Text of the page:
Dozens Cited at NorCal State Abalone Checkpoint

Game warden checkpoint for abalone on Route 1 near Jenner | Photo: CDFW

State game wardens handed out 31 citations and warned several dozen additional fish harvesters at a wildlife law enforcement checkpoint near Jenner, California on Sunday. The checkpoint was part of a mounting effort by the California Department of Fish and Wildlife to educate sport fishers about the importance of protecting the state's remaining abalone.

The checkpoint, which had been announced publicly during the previous week, was looking for improperly taken or wrongly documented abalone, along with other marine game species.

Divers who collect red abalone along the Northern California coast are required to tag each abalone collected and record the animal on an abalone report card. Most of the citations issued came from violations of the tagging and report card regulation, though CDFW staff told ReWild that a few divers were cited for taking other species of fish that were too short.

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Though seven species of abalone are native to California, only the red abalone can be taken legally from the state's waters, and only by recreational fishers. Most of the other species were overfished to the point where the fishery was closed, and CDFW estimates that hundreds of thousands of red abalone are taken illegally from the north coast. The tagging and report card requirement, first implemented in 2000, is designed to give CDFW a clearer picture of the legal recreational catch in the state.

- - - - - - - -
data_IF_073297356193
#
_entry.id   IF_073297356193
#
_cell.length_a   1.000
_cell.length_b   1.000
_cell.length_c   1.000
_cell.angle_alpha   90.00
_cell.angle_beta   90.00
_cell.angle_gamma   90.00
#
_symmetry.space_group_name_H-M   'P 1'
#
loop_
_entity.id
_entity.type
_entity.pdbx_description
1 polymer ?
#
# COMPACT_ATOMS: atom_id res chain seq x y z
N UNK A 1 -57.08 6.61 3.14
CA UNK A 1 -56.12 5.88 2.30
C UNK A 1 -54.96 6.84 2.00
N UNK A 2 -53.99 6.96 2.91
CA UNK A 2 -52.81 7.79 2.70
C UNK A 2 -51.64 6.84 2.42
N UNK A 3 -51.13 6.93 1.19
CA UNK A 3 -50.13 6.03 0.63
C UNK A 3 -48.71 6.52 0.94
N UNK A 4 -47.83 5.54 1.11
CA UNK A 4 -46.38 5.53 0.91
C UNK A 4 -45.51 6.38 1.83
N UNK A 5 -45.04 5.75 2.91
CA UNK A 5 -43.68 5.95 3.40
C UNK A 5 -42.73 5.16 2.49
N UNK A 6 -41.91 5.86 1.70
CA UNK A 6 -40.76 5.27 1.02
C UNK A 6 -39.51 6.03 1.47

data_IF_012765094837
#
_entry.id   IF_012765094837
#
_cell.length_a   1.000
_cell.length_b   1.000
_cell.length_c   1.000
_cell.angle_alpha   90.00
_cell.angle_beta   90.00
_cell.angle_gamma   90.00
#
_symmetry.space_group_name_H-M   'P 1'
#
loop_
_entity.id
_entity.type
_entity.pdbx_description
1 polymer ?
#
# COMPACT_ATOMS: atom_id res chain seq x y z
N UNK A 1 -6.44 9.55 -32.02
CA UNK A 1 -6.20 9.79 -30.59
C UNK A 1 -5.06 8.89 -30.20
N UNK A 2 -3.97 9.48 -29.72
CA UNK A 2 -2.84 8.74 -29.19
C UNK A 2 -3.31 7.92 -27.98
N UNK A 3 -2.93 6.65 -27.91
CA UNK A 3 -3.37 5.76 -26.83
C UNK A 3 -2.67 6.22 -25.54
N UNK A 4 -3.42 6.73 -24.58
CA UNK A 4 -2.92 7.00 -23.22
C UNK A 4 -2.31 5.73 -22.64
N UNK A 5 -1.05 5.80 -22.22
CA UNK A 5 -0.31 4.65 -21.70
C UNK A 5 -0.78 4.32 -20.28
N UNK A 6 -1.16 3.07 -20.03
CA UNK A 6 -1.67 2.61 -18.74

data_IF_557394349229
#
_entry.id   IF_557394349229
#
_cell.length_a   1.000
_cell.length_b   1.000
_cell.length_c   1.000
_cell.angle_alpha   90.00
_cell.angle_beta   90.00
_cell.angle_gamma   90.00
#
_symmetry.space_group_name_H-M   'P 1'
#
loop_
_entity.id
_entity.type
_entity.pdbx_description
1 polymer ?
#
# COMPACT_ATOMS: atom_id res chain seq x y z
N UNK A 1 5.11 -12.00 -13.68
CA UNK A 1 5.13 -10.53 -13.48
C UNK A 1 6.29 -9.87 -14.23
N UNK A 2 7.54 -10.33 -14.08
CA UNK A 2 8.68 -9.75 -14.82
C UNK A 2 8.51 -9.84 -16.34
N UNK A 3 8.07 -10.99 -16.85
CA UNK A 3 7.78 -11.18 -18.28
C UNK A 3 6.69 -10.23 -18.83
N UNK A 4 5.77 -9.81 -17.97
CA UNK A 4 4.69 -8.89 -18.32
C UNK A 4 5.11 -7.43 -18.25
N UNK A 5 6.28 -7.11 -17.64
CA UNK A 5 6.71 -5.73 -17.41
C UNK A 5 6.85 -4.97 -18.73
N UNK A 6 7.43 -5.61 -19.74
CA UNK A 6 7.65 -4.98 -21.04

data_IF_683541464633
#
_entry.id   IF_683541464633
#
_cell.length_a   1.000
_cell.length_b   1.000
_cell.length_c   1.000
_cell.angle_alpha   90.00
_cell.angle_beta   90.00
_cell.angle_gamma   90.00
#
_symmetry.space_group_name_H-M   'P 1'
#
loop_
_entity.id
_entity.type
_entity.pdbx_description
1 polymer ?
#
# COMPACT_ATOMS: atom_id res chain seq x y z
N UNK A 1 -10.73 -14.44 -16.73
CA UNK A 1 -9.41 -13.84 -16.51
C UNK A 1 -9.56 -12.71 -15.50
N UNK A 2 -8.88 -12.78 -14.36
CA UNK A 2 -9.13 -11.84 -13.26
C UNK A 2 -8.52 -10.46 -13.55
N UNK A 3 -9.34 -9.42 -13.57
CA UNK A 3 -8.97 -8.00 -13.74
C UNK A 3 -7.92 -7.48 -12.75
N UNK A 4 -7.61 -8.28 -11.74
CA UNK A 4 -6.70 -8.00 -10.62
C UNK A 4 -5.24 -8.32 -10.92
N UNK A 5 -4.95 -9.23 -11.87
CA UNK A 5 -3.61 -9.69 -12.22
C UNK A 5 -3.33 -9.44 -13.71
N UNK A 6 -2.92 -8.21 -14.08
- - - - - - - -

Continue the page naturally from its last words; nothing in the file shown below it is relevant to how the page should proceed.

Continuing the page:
Californians over age 16 need a valid fishing license and an abalone report card to take abalone, with an annual limit of 18 abalones, only 9 of which can be from either Sonoma or Marin counties.

The regulations are a bit complex, and one complication in the Jenner area is that abalone taken from Sonoma County are recorded differently from those taken in nearby Mendocino County. That complexity, says CDFW's Andrew Hughan, is why game wardens opted to issue warnings rather than citations for many of the divers with improperly documented abalones.

"Our law enforcement staff is pretty good at sniffing out which people are honestly confused, and which are trying to put one over on them," Hughan said.

A properly tagged red abalone | Photo: CDFW

Some of the citations were issued when wardens found divers with undersized abalone and other fish, but the majority, said Hughan, were for violations of the tagging and report card rule. More than 650 divers were inspected by CDFW Sunday, and doing the math would indicate that a large majority had their catch properly tagged and recorded.

Which might indicate that the CDFW's work to educate sport divers about their recording rules is working pretty well. In fact, this video shot at the checkpoint shows a number of divers cooperating cheerfully with the wardens. Makes sense: the report card system might be the only thing standing in the way of red abalone getting just as over-fished as their other cousins in California.

For ongoing environmental coverage in March 2017 and afterward, please visit our show Earth Focus, or browse Redefine for historic material.
KCET's award-winning environment news project Redefine ran from July 2012 through February 2017.

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